Before Arguing About DNA Tests, Learn the Science Behind Them

Posted in Articles, Health/Medicine/Genetics, Media Archive, Native Americans/First Nation, Politics/Public Policy on 2018-10-25 00:51Z by Steven

Before Arguing About DNA Tests, Learn the Science Behind Them

The New York Times
2018-10-18

Carl Zimmer


Senator Elizabeth Warren’s DNA test results indicated that she had a Native American ancestor several generations ago.
Bridget Bennett for The New York Times

Our genetic code cannot be treated as a matter of simple fractions.

People have always told stories about their ancestral origins. But now millions of people are looking at their DNA to see if those stories hold up. While genetic tests can indeed reveal some secrets about our family past, we can also jump to the wrong conclusions from their results.

The reception of Senator Elizabeth Warren’s DNA results is a textbook case in this confusion…

…Slavery, too, led to an obsession with increasingly tiny fractions of ancestral blood, reaching the absurd extreme of the “one drop” rule. A single black ancestor — no matter how far back in the family tree, no matter how tiny the mythical drop of blood he or she contributed — was enough to make a person black…

…But DNA is not a liquid that can be divided down into microscopic drops. It’s a string-like molecule, arranged into 23 pairs of chromosomes, that gets passed down through the generations in a counterintuitive way.

Eggs and sperm randomly end up with one copy of each chromosome, coming either from a person’s mother or father. In the process, some DNA can shuffle from one chromosome to its partner. That means we inherit about a quarter of our DNA from each grandparent — but only on average. Any one person may inherit more DNA from one grandparent and less from another.

Over generations, this randomness can lead to something remarkable. Look back far enough in your family tree, and you’ll encounter ancestors from whom you inherit no DNA at all…

Read the entire article here.

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Was Interracial Love Possible in the Days of Slavery? Descendants of One Couple Think So

Posted in Articles, Biography, History, Media Archive, Slavery, United States on 2018-10-21 14:45Z by Steven

Was Interracial Love Possible in the Days of Slavery? Descendants of One Couple Think So

The New York Times
2018-10-21

Adeel Hassan


Paula Wright, a seventh-generation descendant of an interracial couple, has documented over 500 images that chronicle her family’s history.
Tony Cenicola/The New York Times

He was buried in a white cemetery. She was buried in a black cemetery. Their marriage was unheard-of at the time.

Both William Ramey and his wife, Kittie Simkins, were born and raised in Edgefield, S.C., or “Bloody Edgefield,” a town known for its grisly murder rate in the antebellum South. Their relationship defied convention, and yet it survived war and bitter family resentment.

Mr. Ramey, born in 1840, came from a prominent white family. Ms. Simkins was born a slave in 1845, most likely on a property called Edgewood owned by Francis Pickens, who would become a Confederate governor.

The love affair could have been lost if not for Paula Wright, a seventh-generation descendant of the couple who inherited vintage photographs documenting eight generations of her family, dating to 1805. Ms. Wright, a New York Times reader, shared her family’s story with Race/Related earlier this year…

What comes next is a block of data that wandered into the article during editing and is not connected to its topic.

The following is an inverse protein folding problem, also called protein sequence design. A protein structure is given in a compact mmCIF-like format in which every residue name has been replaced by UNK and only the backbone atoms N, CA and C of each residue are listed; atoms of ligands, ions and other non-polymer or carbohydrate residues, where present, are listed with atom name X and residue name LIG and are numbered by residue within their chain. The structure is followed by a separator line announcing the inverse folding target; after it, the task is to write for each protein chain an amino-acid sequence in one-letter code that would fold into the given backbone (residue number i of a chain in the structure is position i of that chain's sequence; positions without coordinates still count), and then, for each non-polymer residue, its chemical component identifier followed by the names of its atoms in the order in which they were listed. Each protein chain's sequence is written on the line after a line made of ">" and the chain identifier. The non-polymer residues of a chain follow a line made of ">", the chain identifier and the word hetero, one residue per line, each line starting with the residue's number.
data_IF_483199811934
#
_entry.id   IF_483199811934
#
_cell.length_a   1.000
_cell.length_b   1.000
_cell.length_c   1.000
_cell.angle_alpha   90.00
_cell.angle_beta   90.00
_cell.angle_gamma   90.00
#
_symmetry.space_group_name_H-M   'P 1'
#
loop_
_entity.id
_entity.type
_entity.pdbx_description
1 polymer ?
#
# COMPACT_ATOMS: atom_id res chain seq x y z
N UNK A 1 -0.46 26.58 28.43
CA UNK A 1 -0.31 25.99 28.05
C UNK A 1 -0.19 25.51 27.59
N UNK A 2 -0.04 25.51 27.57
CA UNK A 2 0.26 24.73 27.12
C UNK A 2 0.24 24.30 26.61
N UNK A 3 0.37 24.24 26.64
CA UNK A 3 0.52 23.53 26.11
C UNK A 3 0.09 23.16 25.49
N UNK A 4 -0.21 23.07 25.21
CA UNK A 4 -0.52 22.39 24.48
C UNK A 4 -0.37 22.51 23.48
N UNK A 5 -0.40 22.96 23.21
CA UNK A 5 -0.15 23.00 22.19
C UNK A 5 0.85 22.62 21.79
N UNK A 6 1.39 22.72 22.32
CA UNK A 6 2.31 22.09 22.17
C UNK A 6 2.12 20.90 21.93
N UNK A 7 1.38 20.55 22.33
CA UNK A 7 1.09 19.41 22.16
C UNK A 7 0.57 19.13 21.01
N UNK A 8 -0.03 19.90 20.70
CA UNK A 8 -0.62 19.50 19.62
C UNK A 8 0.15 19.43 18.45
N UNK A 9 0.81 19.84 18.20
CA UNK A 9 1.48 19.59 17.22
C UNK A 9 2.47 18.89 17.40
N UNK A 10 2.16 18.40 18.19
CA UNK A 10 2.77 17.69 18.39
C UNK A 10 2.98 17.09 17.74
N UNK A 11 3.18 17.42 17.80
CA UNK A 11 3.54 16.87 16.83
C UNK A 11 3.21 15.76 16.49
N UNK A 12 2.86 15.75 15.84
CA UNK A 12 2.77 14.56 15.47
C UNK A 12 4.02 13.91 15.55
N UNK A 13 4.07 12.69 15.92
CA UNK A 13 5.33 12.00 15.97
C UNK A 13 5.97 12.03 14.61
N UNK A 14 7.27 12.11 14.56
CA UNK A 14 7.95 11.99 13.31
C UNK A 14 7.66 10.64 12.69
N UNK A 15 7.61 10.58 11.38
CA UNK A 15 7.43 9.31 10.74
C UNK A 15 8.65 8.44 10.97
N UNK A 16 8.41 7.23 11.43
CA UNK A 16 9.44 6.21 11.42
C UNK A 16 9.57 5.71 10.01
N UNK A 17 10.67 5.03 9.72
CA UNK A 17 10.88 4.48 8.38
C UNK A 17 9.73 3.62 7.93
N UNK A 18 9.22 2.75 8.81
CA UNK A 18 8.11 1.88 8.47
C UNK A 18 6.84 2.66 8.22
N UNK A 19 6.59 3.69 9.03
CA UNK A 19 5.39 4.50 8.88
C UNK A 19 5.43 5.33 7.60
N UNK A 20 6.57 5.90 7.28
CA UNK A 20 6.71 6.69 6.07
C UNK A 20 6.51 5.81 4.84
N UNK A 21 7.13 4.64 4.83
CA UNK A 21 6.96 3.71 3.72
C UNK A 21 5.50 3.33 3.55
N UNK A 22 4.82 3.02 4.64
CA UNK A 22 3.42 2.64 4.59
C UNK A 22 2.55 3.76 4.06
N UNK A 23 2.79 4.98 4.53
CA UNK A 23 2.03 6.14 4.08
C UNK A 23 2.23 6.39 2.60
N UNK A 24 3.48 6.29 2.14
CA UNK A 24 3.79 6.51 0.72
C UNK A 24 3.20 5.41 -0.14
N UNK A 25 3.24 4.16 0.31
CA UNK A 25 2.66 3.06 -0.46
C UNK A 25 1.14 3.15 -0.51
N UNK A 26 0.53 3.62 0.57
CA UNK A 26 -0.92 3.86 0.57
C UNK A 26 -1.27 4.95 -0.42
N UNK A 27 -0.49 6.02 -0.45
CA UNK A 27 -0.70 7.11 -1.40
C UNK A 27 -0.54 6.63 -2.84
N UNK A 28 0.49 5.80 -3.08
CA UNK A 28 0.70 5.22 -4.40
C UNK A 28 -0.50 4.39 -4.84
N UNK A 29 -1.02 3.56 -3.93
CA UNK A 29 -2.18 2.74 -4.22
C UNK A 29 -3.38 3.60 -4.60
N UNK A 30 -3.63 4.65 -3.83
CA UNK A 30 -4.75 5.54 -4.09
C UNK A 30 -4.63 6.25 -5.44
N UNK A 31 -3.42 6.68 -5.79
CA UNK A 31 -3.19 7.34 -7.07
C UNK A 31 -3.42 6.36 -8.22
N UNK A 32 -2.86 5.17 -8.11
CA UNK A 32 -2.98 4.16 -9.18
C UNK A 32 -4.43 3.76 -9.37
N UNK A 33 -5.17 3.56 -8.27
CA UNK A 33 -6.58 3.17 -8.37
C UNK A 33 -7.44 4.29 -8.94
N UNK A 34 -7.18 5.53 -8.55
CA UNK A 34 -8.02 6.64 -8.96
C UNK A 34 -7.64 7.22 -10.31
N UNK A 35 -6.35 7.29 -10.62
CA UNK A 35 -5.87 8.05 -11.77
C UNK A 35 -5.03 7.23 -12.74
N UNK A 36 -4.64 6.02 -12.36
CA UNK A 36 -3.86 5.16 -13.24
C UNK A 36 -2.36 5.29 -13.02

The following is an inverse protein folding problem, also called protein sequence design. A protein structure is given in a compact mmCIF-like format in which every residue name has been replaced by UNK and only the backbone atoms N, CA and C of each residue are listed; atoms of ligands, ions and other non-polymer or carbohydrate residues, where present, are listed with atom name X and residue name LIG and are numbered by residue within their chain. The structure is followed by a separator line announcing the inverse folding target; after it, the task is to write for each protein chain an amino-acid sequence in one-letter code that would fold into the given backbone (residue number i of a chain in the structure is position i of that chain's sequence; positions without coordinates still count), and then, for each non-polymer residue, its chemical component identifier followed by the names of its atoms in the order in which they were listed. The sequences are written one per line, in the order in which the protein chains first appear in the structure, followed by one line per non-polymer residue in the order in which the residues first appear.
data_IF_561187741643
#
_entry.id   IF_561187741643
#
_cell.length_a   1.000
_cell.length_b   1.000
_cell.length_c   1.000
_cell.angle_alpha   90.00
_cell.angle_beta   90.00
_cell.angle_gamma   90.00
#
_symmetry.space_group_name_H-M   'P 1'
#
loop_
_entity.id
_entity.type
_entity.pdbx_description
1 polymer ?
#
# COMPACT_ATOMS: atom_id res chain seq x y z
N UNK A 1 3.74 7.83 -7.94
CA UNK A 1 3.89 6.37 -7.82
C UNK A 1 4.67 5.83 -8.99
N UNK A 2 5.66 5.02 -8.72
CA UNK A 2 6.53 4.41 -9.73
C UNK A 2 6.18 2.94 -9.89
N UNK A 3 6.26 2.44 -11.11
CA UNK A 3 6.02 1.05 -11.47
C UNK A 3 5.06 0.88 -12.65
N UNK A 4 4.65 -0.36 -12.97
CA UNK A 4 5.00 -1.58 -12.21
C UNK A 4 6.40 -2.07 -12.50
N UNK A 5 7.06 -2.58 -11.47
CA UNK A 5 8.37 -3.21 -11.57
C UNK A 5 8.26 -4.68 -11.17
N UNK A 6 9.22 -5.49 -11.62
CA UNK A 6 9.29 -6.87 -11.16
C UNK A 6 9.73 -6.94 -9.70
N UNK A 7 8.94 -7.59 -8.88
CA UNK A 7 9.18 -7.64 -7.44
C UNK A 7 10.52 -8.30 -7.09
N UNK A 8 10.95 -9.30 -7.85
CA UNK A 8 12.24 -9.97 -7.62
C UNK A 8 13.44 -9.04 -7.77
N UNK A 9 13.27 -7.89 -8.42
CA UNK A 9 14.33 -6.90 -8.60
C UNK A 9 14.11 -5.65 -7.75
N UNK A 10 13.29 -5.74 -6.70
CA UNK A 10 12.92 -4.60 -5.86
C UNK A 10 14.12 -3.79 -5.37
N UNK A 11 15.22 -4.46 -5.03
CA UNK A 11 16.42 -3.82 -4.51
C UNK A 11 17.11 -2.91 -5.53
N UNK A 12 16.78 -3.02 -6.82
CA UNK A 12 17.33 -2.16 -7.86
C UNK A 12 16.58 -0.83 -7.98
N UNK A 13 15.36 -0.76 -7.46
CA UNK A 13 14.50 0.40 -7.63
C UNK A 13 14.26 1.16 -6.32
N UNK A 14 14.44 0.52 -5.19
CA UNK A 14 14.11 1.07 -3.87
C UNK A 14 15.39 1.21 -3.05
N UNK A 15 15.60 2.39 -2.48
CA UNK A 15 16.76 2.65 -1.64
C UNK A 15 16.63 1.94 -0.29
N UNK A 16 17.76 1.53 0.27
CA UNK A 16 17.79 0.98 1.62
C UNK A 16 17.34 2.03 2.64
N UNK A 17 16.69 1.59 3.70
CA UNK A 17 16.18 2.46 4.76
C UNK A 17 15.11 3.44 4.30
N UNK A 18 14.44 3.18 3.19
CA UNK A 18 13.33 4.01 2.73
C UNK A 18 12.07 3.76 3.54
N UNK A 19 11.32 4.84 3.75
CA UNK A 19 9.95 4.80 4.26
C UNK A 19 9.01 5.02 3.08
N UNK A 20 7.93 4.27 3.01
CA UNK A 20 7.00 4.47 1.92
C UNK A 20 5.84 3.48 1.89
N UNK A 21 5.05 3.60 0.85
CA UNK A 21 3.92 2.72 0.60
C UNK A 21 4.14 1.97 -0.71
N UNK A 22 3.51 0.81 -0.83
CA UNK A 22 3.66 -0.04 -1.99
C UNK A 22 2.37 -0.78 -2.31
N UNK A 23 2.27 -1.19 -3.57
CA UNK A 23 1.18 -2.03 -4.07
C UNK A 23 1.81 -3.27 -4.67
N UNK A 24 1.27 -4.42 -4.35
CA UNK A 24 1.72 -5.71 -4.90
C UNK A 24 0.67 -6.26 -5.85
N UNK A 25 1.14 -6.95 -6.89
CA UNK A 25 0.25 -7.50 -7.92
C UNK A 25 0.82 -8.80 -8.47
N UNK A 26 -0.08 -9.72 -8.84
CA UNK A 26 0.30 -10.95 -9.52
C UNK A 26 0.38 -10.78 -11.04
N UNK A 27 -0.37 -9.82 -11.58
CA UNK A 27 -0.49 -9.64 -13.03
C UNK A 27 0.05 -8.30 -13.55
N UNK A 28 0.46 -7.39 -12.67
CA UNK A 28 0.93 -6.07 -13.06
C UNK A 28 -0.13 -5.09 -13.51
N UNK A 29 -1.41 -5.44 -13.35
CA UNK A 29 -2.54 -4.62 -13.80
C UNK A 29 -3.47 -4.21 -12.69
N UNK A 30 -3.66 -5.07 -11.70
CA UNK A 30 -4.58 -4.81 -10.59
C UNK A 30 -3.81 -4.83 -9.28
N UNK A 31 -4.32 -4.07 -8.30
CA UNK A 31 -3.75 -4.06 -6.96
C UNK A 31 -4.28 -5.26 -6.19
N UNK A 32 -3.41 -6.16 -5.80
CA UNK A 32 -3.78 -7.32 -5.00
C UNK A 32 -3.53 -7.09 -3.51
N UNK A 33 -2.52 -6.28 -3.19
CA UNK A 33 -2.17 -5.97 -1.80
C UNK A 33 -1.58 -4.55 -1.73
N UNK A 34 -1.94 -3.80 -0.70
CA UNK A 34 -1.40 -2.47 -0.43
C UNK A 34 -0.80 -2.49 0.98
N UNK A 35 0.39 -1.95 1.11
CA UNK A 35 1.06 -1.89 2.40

Read the entire article here.

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Naomi Osaka, a New Governor and Me

Posted in Articles, Asian Diaspora, Census/Demographics, Media Archive on 2018-10-08 03:48Z by Steven

Naomi Osaka, a New Governor and Me

The New York Times
2018-10-06

Motoko Rich, Tokyo Bureau Chief


The Japanese newspaper Yomiuri Shimbun printed a special edition when Naomi Osaka won the United States Open tennis championship in September. Yomiuri Shimbun, via Associated Press

Is Japan becoming more welcoming to mixed-race people?

TOKYO — Just over 40 years ago, when my family moved from California to Tokyo, the fact that my mother was Japanese did not stop schoolchildren from pointing at me and yelling “Gaijin!” — the Japanese word for foreigner — as I walked down the street.

After seeing my red-haired, blue-eyed father, a shopkeeper in the suburb where we lived asked my mother what it was like to work as a nanny in the American’s house.

When we moved back to California two years later, I entered fourth grade and suddenly, I was the Asian kid. “Ching chong chang chong ching!” boys chanted on the playground, tugging at the corners of their eyes. Classmates scrunched their noses at the onigiri — rice balls wrapped in dried seaweed — that my mother packed in my lunch bag. When our teacher mentioned Japan during a social studies lesson, every head in the class swiveled to stare at me.

Now, back in Tokyo as a foreign correspondent for this newspaper, I am no longer pointed at by people on the street. But I am incontrovertibly regarded as a foreigner. When I hand over my business card, people look at my face and then ask in confusion how I got my first name. My Japanese-ness, it seems, barely registers.

In the past few weeks, covering local reaction to the tennis champion Naomi Osaka, the daughter of a Japanese mother and Haitian-American father, and Denny Tamaki, who is the son of a Japanese mother and a white American Marine and was elected governor of Okinawa last weekend, I have wondered whether Japanese attitudes toward identity are slowly starting to accommodate those of us with mixed heritages…

Read the entire article here.

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Zazie Beetz on ‘Atlanta,’ Her Emmy Nomination and Impostor Syndrome

Posted in Articles, Arts, Interviews, Media Archive, United States on 2018-08-28 01:42Z by Steven